The warning calls about Toronto’s housing market are growing louder on Bay Street after another month of double-digit price gains.
The comments above & below are edited ([ ]) and abridged (…) excerpts from the original article by (BNN.ca)
BMO Capital Markets Chief Economist Doug Porter told BNN via email Friday, in response to fresh data from the Toronto Real Estate Board showing the average selling price across the Greater Toronto Area soared 27.7% year-over-year in February to $875,983 that:
“Toronto is not a market operating normally. My biggest concern here is that speculation will now take full command and the market will absolutely run out of control, eventually leading to a serious correction. Better for policymakers to take steps to cool things now, before conditions completely get out of hand.”
The price gains in Toronto have continued relentlessly despite new mortgage lending rules announced by the federal government last fall.
Finance Minister Bill Morneau told reporters in Toronto on Friday:
“I think what’s important for us is to be measured as we look at the market. We will consider the actions we have taken and how they are impacting the market – of course those actions take some time – and to consider the actions that will come forward in terms of risk sharing and how they will impact the market.”
Toronto’s housing supply crunch was on full display again in February.
- New listings of properties available for sale across the GTA plunged 12.5% year-over-year,
- the total inventory of active listings plummeted 50.5%,
- sales, meanwhile, rose 5.7% year-over-year to 8,014.
- The headline sales growth masks:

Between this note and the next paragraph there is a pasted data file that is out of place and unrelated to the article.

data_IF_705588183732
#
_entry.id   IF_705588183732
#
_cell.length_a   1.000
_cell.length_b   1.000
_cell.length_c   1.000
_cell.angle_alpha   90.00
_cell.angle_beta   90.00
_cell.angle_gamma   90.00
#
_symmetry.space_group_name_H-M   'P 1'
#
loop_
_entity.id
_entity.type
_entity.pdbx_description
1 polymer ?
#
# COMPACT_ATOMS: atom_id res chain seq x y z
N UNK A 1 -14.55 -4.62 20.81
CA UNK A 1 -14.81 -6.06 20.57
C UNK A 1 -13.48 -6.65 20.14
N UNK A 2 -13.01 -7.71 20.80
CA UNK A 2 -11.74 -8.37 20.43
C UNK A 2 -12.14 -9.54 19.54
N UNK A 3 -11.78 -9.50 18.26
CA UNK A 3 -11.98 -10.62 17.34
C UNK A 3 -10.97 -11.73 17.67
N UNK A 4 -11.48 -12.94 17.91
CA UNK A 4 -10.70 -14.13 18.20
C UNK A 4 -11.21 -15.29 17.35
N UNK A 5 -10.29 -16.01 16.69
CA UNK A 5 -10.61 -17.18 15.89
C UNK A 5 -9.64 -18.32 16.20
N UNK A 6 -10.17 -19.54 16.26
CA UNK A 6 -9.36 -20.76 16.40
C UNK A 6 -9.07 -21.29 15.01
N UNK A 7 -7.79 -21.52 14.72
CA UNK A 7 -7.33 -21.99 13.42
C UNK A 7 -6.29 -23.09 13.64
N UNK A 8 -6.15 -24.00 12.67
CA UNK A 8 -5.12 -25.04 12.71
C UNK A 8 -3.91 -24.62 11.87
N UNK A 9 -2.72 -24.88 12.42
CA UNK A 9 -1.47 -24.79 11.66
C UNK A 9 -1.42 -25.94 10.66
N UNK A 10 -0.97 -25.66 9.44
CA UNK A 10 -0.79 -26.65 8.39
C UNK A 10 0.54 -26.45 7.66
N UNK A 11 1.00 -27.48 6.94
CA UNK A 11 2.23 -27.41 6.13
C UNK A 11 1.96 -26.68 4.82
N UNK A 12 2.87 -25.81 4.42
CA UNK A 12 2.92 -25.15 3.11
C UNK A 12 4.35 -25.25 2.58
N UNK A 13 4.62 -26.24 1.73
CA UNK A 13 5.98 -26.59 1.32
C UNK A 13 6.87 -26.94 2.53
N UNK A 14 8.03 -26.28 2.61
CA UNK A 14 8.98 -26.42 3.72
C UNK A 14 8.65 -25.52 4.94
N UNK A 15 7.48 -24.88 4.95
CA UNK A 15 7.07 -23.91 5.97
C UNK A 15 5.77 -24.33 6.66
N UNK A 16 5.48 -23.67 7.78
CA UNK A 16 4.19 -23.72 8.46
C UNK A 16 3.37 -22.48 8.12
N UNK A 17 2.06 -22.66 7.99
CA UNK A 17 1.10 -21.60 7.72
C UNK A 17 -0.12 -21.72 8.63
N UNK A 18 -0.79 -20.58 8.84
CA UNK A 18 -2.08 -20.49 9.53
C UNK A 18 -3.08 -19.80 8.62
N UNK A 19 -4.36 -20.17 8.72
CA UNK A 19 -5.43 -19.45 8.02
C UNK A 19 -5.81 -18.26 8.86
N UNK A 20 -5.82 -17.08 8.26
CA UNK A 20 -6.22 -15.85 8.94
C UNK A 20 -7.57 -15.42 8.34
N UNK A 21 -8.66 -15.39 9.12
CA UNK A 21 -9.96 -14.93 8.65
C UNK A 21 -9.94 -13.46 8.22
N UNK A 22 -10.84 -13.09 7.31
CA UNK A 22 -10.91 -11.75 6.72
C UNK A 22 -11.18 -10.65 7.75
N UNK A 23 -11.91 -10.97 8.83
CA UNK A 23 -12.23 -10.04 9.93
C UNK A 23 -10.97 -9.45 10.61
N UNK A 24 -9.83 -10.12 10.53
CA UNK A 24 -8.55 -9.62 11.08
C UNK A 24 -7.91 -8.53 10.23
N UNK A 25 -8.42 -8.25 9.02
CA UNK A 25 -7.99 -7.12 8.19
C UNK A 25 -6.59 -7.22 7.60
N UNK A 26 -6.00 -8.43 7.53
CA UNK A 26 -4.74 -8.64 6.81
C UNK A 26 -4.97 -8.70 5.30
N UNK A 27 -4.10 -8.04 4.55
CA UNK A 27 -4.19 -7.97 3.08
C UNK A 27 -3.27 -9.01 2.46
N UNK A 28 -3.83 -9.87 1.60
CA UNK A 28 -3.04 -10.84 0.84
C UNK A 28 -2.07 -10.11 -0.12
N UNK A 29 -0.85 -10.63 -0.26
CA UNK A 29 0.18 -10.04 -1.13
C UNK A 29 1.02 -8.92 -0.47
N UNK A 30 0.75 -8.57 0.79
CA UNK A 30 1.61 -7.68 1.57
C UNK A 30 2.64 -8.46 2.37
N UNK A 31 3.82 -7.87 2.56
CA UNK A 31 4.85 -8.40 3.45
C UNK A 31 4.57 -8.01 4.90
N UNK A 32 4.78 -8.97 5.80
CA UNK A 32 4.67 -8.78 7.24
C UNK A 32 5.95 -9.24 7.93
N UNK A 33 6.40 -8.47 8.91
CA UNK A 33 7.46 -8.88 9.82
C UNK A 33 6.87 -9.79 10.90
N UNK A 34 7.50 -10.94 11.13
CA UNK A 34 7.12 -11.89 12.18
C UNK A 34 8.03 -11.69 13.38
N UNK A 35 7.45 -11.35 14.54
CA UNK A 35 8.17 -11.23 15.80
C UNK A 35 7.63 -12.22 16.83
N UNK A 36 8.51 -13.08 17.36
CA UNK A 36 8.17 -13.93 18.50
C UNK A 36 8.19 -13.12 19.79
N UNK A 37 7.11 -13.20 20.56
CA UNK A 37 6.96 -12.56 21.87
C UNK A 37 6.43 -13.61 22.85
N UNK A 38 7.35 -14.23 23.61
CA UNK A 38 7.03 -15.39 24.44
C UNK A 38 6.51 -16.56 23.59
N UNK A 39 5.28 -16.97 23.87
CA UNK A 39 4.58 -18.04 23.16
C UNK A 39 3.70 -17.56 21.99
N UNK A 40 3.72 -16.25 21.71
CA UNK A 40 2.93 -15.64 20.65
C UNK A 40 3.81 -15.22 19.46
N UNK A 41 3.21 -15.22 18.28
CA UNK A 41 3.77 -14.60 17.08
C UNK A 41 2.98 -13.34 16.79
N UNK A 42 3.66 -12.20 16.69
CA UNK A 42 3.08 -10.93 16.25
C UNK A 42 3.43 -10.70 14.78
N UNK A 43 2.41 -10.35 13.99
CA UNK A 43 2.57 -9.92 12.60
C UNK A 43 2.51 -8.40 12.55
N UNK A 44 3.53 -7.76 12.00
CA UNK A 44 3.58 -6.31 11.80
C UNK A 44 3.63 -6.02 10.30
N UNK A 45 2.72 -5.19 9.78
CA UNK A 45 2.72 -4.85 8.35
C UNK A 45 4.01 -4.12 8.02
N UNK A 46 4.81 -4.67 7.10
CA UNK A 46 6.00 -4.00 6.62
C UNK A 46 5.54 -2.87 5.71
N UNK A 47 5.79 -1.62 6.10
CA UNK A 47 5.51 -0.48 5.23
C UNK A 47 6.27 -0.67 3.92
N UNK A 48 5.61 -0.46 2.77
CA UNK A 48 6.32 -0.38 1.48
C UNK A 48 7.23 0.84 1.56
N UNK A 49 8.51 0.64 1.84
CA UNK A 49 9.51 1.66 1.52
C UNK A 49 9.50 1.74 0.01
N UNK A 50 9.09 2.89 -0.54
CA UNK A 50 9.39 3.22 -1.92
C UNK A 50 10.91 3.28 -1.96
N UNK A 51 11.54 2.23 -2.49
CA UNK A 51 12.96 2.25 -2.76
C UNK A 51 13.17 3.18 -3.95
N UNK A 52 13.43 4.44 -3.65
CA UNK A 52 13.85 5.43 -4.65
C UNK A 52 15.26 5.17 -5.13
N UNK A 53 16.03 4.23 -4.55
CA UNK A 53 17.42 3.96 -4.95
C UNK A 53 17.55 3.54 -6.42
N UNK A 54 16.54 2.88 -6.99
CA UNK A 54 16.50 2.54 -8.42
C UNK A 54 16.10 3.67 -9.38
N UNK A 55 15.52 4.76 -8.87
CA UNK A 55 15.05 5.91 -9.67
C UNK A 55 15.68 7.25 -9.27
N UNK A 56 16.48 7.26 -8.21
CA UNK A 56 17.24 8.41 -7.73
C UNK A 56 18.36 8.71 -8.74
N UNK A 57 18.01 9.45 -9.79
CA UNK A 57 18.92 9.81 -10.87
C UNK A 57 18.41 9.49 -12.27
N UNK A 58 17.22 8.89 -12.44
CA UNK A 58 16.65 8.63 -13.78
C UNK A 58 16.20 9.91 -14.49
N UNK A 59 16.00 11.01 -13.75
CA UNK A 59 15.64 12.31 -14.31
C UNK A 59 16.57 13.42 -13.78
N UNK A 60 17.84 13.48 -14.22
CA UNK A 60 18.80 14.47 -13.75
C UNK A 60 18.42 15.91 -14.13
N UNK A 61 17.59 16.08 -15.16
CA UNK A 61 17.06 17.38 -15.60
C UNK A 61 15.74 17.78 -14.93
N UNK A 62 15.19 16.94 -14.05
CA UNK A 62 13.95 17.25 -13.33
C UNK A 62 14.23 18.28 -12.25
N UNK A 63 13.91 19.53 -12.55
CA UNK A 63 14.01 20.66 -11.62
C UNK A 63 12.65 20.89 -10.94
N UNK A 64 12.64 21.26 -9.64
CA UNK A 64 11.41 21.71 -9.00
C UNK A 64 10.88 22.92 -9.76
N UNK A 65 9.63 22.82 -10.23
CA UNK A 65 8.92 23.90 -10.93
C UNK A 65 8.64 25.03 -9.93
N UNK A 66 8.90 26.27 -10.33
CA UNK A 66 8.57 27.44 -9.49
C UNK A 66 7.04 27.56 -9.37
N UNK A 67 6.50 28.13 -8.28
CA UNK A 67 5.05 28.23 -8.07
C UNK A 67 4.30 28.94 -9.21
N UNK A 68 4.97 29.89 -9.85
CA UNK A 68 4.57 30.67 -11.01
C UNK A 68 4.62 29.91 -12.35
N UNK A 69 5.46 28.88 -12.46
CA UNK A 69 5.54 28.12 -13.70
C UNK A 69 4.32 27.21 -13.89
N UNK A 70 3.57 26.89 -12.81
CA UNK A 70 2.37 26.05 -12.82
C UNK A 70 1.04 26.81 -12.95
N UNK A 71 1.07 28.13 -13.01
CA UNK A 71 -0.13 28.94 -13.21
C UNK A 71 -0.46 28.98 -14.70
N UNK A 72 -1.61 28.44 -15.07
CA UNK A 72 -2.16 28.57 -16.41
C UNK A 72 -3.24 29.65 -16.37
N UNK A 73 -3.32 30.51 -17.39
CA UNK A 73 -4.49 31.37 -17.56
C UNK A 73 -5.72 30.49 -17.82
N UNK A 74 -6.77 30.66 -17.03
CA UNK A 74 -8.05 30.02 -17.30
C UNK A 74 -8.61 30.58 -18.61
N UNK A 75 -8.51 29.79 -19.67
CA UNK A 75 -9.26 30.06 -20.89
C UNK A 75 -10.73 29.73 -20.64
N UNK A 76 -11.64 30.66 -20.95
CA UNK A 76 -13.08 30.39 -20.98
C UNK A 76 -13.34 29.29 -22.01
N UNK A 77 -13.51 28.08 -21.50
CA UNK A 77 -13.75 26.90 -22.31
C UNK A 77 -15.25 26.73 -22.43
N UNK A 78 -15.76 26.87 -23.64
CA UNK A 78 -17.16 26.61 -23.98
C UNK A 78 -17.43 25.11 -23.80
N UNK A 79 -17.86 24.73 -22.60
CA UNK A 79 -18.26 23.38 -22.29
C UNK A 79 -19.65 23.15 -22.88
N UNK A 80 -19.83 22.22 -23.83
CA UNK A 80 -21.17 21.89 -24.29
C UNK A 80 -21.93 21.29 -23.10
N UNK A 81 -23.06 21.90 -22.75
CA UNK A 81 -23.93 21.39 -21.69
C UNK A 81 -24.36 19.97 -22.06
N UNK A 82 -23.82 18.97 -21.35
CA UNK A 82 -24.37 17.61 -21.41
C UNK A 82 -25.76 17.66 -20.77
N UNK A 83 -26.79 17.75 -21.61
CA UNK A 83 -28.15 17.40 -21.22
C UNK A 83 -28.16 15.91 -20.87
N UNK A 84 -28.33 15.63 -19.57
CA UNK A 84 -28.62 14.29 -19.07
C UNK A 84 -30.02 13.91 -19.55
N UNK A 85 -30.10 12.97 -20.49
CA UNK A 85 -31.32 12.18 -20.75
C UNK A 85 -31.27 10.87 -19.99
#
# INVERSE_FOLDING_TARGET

- underlying weakness for semi-detached properties (with sales dropping 9.5% from the previous year),
- and booming activity in the condo market (where sales soared 15.9% year-over-year and prices galloped ahead 19.2%).
- The headline sales growth masks:
TREB Director of Market Analysis, Jason Mercer, said in a statement:
“The listing supply crunch we are experiencing in the GTA has undoubtedly led to the double-digit home prices we are now experiencing on a sustained basis. Until we see a marked increase in the number of homes available for sale, expect very strong annual rates of price growth to continue. Over the past year, we have reached a point where government policies that target only the demand side of the market, whether we’re talking about foreign buyers or further changes to mortgage lending guidelines, will not be enough to balance market conditions and moderate the pace of price growth.”
…Wrote TD Deputy Chief Economist Derek Burleton, in an email to BNN:
“Conditions are ‘bubble-like’ no doubt. +20% price growth cannot be justified by any set of fundamentals, regardless of how many positives (immigration, decent job growth, low rates) may be driving GTA activity in recent years – but I prefer to characterize the situation in Toronto as ‘undesirably frothy.’
Meanwhile, Toronto Mayor John Tory has said he’s not going to panic, telling BNN in an interview Friday that:
“It’s a concern. We are watching it carefully. We are working very hard to convince the other governments – federal and provincial – that we have to address the supply of housing.”
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